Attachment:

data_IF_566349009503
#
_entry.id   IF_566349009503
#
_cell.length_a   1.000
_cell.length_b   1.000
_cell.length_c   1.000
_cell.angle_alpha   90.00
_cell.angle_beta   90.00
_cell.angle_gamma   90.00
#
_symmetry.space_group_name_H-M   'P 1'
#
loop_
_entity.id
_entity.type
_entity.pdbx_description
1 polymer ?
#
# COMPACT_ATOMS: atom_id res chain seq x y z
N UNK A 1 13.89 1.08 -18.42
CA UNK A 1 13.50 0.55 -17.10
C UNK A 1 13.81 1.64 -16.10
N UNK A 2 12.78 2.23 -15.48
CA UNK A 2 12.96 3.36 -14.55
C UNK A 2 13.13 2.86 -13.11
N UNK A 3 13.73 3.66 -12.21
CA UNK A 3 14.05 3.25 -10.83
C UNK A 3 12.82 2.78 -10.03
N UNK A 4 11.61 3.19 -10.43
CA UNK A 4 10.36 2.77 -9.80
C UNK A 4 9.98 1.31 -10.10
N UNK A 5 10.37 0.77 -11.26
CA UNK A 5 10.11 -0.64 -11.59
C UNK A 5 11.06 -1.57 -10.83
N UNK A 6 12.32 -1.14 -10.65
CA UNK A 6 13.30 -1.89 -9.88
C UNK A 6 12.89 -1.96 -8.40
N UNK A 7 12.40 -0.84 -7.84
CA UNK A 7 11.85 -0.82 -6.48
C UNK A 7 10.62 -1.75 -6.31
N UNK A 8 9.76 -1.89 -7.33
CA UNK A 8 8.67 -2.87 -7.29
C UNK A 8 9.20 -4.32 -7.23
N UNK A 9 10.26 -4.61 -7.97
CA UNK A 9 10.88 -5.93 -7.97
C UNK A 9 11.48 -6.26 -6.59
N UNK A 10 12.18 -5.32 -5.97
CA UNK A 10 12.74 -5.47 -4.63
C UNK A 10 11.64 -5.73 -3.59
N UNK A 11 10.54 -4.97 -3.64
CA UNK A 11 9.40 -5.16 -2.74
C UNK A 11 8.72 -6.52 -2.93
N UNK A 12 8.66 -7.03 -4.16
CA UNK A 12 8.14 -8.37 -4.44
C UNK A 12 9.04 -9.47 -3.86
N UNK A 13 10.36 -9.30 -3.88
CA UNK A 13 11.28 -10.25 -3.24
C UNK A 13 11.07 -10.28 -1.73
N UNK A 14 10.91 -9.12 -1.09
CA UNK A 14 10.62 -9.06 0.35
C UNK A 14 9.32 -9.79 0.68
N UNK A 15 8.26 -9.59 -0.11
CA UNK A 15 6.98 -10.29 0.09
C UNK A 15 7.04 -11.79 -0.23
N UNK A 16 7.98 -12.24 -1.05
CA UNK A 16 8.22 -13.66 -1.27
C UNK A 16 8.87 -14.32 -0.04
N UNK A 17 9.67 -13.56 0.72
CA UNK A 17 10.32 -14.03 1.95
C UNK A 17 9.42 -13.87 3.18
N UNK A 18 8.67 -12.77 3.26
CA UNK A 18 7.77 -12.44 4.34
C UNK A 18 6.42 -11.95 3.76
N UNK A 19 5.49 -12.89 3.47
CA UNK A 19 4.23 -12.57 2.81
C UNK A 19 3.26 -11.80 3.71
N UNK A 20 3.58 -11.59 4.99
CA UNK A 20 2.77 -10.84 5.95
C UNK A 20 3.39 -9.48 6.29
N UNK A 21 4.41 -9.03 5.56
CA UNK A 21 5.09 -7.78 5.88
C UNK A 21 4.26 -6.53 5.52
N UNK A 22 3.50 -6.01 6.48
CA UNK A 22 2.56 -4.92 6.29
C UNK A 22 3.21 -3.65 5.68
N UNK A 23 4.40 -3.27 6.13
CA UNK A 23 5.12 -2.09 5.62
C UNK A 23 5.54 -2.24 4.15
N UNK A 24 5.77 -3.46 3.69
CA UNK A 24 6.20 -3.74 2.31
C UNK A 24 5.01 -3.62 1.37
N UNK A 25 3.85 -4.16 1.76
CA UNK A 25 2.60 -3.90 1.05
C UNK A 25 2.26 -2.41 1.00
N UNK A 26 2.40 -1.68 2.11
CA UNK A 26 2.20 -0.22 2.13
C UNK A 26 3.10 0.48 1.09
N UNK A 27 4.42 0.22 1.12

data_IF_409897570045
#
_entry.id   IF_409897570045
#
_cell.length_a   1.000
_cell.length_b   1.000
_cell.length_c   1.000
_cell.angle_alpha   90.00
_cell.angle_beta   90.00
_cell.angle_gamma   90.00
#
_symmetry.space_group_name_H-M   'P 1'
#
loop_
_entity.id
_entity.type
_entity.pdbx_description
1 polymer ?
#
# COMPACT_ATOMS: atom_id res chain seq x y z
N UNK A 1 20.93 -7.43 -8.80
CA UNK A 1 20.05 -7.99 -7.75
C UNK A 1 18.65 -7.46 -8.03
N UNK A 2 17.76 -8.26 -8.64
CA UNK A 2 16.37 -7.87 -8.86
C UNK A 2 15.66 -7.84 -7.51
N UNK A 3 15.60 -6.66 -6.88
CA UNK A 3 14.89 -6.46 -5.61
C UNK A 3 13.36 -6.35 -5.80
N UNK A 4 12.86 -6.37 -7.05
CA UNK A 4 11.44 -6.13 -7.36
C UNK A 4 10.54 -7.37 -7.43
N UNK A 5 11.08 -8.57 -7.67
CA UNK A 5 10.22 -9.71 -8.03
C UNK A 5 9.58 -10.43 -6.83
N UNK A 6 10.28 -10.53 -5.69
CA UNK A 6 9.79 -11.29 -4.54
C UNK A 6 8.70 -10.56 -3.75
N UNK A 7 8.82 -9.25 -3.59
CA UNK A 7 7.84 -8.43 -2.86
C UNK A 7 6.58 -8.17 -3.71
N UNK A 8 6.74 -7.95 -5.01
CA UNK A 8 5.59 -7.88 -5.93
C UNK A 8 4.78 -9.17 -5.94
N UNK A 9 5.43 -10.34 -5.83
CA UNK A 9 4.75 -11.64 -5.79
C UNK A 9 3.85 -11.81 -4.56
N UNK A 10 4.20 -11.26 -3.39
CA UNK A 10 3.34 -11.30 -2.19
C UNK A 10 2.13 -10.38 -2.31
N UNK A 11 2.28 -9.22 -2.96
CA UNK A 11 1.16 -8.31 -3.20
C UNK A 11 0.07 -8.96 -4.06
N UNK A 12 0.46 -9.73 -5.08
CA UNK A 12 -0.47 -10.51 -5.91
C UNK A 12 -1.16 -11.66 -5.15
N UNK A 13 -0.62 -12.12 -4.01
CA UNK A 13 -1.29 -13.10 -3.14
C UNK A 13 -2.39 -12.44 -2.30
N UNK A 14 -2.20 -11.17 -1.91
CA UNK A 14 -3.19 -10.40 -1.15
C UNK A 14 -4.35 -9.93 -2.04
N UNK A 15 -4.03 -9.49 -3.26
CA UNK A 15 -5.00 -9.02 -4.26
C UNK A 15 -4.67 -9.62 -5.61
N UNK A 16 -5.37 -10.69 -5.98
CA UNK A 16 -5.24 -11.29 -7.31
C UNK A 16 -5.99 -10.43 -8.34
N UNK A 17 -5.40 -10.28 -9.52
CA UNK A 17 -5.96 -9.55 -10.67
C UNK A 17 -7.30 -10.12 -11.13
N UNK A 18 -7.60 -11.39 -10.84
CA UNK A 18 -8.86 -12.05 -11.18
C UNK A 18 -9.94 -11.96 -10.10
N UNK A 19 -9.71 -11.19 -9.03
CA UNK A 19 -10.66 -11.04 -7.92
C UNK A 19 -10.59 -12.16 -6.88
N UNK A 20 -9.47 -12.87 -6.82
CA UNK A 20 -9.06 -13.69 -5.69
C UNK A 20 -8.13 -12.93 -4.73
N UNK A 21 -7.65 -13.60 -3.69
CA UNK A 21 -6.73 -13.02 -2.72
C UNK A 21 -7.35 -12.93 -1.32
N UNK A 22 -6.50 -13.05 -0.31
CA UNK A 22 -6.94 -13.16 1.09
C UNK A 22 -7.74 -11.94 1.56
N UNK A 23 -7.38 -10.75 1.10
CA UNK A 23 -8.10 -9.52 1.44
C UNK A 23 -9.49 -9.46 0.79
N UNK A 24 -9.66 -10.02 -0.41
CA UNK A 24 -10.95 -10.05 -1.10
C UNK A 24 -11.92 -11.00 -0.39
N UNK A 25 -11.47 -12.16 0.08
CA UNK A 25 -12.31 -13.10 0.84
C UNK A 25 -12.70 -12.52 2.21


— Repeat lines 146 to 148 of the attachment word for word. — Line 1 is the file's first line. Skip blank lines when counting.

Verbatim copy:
C UNK A 9 3.85 -11.81 -4.56
N UNK A 10 4.20 -11.26 -3.39
CA UNK A 10 3.34 -11.30 -2.19